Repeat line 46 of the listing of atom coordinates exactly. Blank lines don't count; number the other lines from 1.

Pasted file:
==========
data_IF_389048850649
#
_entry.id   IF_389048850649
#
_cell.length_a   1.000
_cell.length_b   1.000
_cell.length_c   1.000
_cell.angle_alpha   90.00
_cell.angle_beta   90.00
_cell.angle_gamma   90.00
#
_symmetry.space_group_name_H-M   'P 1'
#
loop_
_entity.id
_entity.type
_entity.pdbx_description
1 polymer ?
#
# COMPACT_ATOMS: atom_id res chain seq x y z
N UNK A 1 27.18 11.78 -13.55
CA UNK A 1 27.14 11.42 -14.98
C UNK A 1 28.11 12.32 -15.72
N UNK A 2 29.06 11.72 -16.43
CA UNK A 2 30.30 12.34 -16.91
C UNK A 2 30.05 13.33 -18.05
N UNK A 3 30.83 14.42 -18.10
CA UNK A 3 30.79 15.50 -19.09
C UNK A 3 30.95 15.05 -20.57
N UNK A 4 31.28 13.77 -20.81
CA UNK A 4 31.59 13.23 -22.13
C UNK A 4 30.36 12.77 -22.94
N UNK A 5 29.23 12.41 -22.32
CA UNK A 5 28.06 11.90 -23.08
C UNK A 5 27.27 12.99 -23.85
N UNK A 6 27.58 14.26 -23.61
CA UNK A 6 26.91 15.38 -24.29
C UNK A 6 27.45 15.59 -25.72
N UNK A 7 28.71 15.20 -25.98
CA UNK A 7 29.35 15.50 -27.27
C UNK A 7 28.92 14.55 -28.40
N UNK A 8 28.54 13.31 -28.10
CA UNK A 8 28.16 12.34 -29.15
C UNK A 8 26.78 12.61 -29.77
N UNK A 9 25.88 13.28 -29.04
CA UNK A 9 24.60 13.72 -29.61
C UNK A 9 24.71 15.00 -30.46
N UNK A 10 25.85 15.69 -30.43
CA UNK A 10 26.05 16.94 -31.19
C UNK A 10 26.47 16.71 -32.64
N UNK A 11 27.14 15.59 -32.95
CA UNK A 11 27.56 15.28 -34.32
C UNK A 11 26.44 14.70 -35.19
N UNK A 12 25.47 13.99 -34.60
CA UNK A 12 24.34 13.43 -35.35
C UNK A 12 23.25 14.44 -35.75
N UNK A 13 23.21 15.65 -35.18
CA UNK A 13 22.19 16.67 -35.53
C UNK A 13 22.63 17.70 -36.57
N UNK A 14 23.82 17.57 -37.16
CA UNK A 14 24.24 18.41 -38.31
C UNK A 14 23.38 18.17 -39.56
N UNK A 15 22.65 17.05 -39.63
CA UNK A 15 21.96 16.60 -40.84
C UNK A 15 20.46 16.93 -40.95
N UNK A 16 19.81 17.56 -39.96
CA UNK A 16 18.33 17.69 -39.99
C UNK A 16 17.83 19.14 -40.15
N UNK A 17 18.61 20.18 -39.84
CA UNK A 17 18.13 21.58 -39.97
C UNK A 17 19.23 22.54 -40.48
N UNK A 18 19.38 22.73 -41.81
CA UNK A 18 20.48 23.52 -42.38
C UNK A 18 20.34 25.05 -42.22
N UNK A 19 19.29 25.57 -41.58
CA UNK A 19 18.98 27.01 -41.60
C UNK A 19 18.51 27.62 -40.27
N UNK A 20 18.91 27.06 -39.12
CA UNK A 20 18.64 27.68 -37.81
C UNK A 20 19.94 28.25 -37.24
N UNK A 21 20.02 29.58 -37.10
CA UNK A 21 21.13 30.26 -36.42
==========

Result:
CA UNK A 9 24.60 13.72 -29.61